According to materials scientist and chairman of the scientific council Edgar Dutra Zanotto, the project selection and evaluation process will be rigorous. “Projects must be submitted in English so that we can send them to reviewers abroad to minimize conflicts of interest. As well as recommending whether proposals should be approved or rejected, we want reviewers to classify them according to their risk, originality, and relevance, so that we can invest in those with the greatest potential,” he says. He also emphasizes that the researchers accepted will be able to work with great flexibility. “Project leaders will be able to use their grants without the bureaucracy demanded of projects supported by public investment agencies. They will be able to hire or replace scholarship holders without asking for permission, for example, and will only be accountable at the end of the project,” says Zanotto, professor at the Federal University of São Carlos (UFSCAR) and director of the Center for Research, Technology and Education in Vitreous Materials, one of the Research, Innovation and Dissemination Centers (RICDs) financed by FAPESP.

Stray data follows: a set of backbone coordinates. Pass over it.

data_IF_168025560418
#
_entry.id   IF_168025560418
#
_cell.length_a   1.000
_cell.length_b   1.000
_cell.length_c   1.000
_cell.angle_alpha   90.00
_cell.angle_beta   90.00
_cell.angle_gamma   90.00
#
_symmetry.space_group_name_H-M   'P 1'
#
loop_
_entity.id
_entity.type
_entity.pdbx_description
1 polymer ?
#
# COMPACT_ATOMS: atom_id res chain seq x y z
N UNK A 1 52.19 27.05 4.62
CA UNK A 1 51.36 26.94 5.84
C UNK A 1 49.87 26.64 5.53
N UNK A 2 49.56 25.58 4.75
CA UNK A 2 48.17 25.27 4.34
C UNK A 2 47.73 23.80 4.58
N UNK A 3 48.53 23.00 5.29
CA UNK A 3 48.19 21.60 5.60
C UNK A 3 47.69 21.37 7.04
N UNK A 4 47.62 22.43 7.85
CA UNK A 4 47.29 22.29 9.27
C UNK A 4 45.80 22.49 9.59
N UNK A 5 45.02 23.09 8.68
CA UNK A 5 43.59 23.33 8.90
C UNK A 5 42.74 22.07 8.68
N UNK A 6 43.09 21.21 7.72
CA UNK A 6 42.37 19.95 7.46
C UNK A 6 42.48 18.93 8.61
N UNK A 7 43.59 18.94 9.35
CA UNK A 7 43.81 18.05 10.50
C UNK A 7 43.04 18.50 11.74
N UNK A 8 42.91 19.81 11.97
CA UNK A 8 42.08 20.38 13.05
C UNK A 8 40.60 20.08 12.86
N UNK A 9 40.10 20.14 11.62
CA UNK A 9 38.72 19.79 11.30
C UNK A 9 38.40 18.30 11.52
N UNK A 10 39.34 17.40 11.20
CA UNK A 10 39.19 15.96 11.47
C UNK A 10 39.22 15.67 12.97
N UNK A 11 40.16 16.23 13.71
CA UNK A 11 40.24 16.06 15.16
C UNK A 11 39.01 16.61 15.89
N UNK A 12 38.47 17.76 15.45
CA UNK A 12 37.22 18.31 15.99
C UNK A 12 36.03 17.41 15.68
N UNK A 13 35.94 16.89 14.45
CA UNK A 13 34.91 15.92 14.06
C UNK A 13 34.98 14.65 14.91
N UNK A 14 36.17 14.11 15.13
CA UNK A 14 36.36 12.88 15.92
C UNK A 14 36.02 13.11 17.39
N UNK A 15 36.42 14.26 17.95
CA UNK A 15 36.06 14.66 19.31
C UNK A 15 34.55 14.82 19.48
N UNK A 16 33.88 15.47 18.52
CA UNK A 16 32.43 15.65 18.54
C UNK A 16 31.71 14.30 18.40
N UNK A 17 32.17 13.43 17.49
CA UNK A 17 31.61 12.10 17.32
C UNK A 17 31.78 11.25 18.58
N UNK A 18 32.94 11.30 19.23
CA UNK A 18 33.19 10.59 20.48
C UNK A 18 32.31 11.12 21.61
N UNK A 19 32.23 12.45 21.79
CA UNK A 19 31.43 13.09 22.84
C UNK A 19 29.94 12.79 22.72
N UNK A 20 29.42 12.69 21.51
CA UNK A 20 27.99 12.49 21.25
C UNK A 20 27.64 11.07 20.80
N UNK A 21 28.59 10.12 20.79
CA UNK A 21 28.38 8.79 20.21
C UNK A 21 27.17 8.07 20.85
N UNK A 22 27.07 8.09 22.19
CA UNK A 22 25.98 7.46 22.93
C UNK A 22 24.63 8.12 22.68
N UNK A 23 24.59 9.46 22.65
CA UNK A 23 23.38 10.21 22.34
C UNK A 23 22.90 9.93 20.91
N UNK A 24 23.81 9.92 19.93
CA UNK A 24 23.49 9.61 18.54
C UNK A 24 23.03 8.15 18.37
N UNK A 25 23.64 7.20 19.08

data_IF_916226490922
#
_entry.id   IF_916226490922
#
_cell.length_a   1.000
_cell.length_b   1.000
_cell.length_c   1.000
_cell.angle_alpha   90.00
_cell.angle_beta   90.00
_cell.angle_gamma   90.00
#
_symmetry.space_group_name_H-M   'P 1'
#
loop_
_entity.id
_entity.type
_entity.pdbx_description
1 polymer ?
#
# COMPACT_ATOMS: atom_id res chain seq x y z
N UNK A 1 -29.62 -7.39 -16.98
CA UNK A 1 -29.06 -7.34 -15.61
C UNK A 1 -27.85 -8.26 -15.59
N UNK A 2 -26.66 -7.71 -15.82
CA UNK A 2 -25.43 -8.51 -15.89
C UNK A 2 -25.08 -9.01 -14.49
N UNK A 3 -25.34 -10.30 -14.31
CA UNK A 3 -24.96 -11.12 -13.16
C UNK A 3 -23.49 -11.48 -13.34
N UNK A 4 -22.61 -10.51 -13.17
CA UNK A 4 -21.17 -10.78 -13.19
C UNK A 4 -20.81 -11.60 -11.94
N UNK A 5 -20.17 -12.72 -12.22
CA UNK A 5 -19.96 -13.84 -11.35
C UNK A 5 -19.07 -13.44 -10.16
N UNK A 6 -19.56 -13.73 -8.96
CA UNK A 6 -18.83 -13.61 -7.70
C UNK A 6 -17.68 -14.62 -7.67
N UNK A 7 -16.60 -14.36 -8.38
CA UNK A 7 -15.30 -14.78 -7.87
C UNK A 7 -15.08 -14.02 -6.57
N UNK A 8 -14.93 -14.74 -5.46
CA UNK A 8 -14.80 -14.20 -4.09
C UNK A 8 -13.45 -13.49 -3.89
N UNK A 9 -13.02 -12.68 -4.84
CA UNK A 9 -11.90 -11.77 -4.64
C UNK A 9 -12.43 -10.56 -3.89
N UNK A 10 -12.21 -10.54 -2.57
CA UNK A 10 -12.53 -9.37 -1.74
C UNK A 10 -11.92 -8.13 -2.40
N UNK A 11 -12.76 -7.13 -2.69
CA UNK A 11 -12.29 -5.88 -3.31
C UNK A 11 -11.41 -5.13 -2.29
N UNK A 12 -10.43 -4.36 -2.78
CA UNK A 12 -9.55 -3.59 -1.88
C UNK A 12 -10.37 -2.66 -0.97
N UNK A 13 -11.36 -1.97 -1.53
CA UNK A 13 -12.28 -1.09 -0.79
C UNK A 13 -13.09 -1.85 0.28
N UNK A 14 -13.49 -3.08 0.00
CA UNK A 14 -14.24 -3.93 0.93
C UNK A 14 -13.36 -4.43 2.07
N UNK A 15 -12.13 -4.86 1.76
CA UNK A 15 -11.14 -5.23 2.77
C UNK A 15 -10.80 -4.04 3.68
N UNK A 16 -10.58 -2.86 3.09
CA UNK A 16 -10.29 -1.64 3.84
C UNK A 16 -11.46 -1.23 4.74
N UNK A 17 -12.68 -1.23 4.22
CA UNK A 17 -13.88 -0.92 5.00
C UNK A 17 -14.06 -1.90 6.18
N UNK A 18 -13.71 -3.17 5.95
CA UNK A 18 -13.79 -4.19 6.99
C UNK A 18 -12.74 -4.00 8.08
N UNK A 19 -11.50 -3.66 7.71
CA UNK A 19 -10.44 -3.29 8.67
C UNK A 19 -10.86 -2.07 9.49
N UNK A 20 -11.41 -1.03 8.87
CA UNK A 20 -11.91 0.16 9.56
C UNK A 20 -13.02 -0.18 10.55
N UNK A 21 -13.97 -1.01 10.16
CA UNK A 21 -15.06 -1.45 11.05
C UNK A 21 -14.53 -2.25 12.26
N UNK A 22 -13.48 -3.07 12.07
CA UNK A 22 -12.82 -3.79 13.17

The directors of the Serrapilheira Institute do not intend to limit their activities to projects brought forth by candidates. Hugo Aguilaniu and his team are preparing to travel around the country, meeting research groups and institutions in order to identify impactful scientific initiatives. “We are looking for projects led by researchers who have great potential but may not have put themselves forward—perhaps thinking they have no chance of receiving funding, or because they do not know about the institute,” says the geneticist, who is married to a Brazilian and has been collaborating with Brazilian research groups on studies into aging for several years.